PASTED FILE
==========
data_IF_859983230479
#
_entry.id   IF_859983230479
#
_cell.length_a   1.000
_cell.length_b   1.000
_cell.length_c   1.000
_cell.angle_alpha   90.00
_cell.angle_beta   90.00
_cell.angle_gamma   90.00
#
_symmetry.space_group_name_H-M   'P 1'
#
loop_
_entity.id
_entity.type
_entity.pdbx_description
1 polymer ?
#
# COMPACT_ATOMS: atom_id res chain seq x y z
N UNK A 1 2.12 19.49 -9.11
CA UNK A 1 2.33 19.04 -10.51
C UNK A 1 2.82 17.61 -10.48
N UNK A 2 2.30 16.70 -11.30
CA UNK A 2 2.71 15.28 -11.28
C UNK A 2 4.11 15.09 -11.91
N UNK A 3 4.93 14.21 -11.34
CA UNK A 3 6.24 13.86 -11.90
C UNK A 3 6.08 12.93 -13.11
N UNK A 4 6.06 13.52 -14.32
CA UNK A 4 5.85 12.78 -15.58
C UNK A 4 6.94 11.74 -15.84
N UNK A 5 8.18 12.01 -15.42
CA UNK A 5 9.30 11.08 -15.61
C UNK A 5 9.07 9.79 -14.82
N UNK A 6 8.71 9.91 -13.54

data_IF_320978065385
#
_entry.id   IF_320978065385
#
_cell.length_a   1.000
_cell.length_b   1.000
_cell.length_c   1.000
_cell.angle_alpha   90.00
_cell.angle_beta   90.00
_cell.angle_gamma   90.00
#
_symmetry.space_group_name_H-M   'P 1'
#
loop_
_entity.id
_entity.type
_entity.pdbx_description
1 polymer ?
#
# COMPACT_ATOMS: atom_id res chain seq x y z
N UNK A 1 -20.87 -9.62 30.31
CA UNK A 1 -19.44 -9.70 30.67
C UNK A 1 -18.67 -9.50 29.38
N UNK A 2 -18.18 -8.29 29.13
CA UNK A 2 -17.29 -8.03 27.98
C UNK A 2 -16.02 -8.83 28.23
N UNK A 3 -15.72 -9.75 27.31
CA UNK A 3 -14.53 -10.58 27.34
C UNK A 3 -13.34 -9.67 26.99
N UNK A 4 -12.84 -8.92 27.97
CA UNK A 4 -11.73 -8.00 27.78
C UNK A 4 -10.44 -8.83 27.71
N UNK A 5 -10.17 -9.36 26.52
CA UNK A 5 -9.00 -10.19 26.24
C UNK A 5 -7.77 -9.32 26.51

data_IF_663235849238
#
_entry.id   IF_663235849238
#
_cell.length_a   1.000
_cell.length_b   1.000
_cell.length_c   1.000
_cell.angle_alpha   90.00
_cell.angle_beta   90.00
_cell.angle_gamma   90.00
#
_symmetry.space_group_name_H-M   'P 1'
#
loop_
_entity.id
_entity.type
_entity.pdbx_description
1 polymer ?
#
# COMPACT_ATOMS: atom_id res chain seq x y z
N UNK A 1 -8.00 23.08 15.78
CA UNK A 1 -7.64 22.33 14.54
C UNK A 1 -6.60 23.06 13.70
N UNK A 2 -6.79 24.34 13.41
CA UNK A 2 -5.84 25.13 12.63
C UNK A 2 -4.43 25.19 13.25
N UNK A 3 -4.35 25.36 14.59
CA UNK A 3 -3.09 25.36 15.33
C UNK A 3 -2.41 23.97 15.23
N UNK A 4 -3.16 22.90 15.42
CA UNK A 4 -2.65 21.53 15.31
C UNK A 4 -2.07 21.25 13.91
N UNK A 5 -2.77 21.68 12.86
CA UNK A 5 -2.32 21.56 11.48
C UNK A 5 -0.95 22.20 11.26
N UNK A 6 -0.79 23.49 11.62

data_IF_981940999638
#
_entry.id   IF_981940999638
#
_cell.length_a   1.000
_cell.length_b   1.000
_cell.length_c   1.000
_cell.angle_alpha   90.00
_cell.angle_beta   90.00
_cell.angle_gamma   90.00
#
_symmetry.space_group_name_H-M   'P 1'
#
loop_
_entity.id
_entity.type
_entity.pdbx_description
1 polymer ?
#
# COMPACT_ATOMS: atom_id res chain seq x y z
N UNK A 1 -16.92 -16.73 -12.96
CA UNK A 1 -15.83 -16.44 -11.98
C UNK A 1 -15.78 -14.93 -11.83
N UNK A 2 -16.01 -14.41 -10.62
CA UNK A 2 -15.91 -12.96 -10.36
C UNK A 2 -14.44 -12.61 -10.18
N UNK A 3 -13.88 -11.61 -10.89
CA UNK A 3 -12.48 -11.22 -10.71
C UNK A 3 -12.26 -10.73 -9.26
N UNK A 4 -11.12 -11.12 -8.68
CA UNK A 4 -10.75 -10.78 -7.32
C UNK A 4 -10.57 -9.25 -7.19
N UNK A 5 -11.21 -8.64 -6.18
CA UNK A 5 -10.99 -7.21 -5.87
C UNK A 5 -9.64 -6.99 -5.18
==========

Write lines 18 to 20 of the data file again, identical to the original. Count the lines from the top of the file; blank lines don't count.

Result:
1 polymer ?
#
# COMPACT_ATOMS: atom_id res chain seq x y z